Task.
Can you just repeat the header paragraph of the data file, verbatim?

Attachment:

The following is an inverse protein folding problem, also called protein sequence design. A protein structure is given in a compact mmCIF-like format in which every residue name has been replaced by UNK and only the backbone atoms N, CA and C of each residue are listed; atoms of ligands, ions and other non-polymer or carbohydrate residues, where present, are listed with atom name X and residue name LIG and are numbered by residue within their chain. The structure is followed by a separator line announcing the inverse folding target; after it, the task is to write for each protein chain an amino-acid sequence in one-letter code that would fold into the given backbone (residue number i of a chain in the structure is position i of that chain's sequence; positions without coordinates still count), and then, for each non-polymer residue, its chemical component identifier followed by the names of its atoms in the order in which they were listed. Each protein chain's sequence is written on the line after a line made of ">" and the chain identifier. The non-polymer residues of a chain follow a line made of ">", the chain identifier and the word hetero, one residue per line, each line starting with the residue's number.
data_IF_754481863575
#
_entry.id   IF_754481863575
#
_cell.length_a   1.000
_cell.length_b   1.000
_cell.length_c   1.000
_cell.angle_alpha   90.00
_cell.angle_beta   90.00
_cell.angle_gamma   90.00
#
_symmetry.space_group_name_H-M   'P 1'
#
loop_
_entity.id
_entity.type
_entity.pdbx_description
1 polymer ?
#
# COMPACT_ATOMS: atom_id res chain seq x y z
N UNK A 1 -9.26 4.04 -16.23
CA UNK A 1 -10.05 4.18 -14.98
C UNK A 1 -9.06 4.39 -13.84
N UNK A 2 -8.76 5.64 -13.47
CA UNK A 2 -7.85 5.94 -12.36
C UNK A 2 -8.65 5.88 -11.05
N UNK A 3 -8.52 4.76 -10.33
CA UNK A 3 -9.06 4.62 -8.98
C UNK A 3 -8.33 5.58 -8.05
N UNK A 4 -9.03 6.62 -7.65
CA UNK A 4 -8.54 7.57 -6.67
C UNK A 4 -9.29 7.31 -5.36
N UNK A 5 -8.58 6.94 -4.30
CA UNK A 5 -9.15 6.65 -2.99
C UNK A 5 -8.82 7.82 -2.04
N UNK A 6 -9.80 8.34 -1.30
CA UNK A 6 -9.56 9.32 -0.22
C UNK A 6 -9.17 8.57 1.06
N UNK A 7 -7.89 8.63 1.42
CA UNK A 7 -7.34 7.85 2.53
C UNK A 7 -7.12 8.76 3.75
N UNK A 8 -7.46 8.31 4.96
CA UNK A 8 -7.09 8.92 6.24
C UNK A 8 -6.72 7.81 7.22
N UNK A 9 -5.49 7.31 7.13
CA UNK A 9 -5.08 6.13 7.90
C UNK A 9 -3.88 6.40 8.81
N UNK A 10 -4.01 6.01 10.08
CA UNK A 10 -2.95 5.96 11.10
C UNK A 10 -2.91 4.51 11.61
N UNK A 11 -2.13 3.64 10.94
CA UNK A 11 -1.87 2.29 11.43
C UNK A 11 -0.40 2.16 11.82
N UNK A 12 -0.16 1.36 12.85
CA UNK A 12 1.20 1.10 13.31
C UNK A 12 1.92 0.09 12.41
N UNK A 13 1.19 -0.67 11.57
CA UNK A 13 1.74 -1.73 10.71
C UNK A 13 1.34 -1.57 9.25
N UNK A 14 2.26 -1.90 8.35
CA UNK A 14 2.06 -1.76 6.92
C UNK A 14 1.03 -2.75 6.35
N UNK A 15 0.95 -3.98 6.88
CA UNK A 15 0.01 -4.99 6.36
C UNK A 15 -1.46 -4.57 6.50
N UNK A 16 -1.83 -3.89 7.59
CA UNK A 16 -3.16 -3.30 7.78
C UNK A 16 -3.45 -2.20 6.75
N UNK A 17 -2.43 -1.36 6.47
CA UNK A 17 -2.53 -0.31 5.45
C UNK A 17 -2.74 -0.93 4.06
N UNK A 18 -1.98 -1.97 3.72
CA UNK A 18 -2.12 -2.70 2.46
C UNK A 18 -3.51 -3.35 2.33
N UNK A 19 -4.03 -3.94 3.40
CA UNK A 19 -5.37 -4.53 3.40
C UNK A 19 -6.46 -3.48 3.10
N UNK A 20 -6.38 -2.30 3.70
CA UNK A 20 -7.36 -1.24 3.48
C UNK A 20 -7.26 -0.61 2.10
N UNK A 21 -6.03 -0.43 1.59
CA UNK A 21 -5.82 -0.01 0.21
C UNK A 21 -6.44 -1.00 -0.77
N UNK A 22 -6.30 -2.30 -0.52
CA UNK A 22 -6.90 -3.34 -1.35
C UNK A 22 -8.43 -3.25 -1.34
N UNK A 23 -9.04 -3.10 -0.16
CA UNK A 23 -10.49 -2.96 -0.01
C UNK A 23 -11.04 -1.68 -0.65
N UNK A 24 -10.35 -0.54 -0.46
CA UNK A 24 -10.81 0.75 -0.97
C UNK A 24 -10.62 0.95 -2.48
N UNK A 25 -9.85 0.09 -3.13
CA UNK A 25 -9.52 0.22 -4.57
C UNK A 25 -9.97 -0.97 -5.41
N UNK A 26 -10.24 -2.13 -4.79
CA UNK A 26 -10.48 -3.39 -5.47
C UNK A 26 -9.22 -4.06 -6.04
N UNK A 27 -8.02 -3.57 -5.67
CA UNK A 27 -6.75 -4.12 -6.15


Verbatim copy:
The following is an inverse protein folding problem, also called protein sequence design. A protein structure is given in a compact mmCIF-like format in which every residue name has been replaced by UNK and only the backbone atoms N, CA and C of each residue are listed; atoms of ligands, ions and other non-polymer or carbohydrate residues, where present, are listed with atom name X and residue name LIG and are numbered by residue within their chain. The structure is followed by a separator line announcing the inverse folding target; after it, the task is to write for each protein chain an amino-acid sequence in one-letter code that would fold into the given backbone (residue number i of a chain in the structure is position i of that chain's sequence; positions without coordinates still count), and then, for each non-polymer residue, its chemical component identifier followed by the names of its atoms in the order in which they were listed. Each protein chain's sequence is written on the line after a line made of ">" and the chain identifier. The non-polymer residues of a chain follow a line made of ">", the chain identifier and the word hetero, one residue per line, each line starting with the residue's number.